Police Captain Oral Board Answer

Police Promotion Interview Questions – Policy and Oversight – Captain Level

Police Captain Oral Board Answer

Police Promotion Interview Questions:
“What is your understanding and role with regards to policy and oversight as a police captain?”

Police promotion interview questions focused around the six pillars from the President’s Task Force report on 21st Century Policing continue to be asked at promotion oral boards at all rank levels. While some of the pillars apply to all ranks, such as Building Trust and Legitimacy and Officer Wellness and Safety; the pillar on Policy and Oversight is most relevant for the higher administrative ranks. For that reason, among the police promotion interview questions that I have accumulated, I will be demonstrating this oral board answer as though I was a police captain candidate.

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-Promoted to Lieutenant in Massachusetts

Policy and Oversight

“My understanding of the Policy and Oversight pillar from the 21st Century Task Force report is that it is designed to bring us back to the founding principles of policing that were identified by Sir Robert Peel some 200 years ago. Not just the well-quoted “the police are the public and the public are the police”; but also the references to the public approval and willing cooperation of the public that are necessary for the police to be effective. Toward that end, the Policy and Oversight pillar provides administrative direction on how that can be accomplished. My role as a captain and member of the department’s command staff is to design and facilitate the implementation of policies and practices that improve our operations and service in cooperation with the community.

As a captain, my starting point will be to better understand the community’s wants and needs. Too often there is an inclination to assume what the public is seeking and such assumptions can lead us down the wrong path. By organizing meetings between community members and police representatives, I will have the opportunity to hear concerns and desires first hand. And, knowing that not everyone from the community will take advantage of these meetings, I will direct my lieutenant to draft a survey instrument to distribute among the community – with the  chief’s approval – to reach an even larger audience.

With the community’s needs understood, and with my understanding of police capabilities, I will assess our current policies in an attempt to identify opportunities for improvement. Because the chief is the policy-setter for our agency, I will forward my recommendations up through the chain of command for the chief’s consideration. Where appropriate, I will seek input from community members regarding the policies that have a direct impact on the services that they receive so, once again, I am not basing my recommendations on assumptions. The policies where I plan to make my initial assessments are those that are based on unbiased policing, after action reviews of serious incidents, and our use of force policies and training.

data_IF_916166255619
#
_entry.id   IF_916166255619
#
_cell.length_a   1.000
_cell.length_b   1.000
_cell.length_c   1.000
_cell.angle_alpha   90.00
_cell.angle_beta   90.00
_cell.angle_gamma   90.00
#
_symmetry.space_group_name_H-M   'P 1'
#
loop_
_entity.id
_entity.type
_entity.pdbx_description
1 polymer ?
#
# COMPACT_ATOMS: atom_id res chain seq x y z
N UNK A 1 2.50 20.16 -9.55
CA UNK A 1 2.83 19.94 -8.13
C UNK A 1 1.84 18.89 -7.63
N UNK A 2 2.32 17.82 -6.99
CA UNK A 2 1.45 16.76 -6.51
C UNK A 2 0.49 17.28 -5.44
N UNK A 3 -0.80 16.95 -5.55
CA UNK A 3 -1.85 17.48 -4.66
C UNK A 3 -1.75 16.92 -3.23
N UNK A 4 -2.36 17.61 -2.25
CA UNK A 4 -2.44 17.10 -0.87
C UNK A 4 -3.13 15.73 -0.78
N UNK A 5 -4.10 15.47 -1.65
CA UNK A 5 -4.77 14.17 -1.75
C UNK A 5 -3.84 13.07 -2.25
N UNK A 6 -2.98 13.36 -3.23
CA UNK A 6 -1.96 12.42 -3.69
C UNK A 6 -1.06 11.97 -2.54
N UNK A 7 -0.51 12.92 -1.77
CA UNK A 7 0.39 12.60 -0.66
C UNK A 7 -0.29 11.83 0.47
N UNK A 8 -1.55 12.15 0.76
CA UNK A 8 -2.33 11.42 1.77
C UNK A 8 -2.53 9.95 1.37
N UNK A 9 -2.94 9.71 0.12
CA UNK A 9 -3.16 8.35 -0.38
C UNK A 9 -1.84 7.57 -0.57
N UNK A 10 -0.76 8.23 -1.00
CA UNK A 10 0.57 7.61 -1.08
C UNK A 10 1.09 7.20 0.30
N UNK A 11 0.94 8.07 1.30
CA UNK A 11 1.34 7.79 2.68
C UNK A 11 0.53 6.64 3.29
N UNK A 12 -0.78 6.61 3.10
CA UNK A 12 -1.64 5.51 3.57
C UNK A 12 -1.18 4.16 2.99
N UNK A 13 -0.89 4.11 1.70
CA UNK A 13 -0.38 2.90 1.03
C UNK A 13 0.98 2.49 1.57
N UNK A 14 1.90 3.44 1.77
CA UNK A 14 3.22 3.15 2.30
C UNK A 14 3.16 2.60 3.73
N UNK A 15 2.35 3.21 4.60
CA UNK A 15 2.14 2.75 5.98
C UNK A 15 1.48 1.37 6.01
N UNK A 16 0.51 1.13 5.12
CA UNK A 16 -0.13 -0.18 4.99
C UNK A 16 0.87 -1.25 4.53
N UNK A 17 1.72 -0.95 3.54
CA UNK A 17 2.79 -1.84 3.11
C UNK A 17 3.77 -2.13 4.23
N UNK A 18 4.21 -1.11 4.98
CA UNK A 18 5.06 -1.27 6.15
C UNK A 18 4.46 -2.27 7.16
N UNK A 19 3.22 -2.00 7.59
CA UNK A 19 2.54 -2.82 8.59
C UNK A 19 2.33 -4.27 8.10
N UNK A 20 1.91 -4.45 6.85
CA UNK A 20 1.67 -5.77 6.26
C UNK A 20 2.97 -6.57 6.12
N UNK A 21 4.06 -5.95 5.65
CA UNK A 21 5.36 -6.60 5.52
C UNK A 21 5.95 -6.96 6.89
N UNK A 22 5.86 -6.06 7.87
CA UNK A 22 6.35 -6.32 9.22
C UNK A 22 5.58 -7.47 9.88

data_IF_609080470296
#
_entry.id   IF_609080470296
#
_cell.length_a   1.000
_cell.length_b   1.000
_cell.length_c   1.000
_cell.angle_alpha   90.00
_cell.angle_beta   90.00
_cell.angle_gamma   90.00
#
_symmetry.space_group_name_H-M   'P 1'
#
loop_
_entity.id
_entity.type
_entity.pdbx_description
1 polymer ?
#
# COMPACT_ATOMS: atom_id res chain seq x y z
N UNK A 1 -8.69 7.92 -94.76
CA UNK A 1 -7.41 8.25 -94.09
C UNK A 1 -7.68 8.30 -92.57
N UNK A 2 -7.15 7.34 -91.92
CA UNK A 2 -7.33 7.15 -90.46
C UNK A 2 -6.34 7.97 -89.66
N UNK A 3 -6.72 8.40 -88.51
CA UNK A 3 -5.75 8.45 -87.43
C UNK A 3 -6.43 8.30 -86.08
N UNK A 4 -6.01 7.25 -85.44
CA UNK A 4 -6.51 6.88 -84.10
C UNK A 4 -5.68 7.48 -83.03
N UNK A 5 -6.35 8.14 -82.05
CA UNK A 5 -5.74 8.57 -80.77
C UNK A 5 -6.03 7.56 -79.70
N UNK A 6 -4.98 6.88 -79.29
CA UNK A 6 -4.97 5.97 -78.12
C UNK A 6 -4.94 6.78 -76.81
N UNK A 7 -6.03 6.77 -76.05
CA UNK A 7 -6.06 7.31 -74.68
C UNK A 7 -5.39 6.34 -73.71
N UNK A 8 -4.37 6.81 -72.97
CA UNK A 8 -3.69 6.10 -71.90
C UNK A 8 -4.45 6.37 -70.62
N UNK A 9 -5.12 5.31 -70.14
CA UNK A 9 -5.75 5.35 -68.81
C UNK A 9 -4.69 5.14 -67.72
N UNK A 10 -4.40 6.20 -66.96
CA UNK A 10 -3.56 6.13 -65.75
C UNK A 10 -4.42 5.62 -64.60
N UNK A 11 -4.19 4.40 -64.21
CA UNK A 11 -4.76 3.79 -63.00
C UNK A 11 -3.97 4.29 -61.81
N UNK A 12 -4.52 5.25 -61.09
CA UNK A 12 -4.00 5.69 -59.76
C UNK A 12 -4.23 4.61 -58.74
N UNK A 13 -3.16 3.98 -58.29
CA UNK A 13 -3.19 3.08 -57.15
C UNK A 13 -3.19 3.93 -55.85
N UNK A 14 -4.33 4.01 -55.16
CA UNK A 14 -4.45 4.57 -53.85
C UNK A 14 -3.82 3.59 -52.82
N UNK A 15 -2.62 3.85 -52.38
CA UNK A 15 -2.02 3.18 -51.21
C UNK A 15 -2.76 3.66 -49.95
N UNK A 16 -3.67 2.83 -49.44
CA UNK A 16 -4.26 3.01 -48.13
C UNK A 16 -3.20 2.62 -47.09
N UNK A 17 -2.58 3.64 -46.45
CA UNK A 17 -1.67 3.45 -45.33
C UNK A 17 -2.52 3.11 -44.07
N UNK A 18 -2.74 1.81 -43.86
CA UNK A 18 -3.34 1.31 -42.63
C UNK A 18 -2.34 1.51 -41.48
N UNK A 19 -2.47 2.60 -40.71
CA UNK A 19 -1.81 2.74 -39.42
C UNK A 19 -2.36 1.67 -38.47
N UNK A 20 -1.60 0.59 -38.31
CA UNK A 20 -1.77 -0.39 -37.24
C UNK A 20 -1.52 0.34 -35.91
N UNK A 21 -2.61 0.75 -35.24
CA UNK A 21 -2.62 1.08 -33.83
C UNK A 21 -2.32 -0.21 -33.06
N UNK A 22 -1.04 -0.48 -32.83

Policies alone do not change behavior. As a captain I will be cognizant of the importance of training and organizational culture. The training that occurs in our agency needs to be aligned with our policies as well as current best practices. This requires ongoing assessment of lessons and evaluation of practices in the field.

In the long term, culture is the most important area for me to facilitate positive change. As the President’s Task Force report stated ‘organizational culture eats policy for lunch’. Culture drives behavior. Therefore, as a captain, it is important that I am continuously looking for disconnects among policy, training, and actual behavior. Any incongruencies in these areas need to be corrected so that there is a consistent message sent to all personnel regarding what is expected of them.

Lastly, when we are operating our agency in accordance with Peel’s Principles and the 21st Century policing report, we should be welcoming civilian oversight. Civilian oversight will offer a perspective that will not necessarily be seen by those inside our agency. Quite frankly, seeking to serve the public while not allowing civilian oversight can hurt our trust-building efforts and long term objectives.

That is my understanding of the pillar on policy and oversight as well as what I foresee my role to be once I am promoted to captain.”

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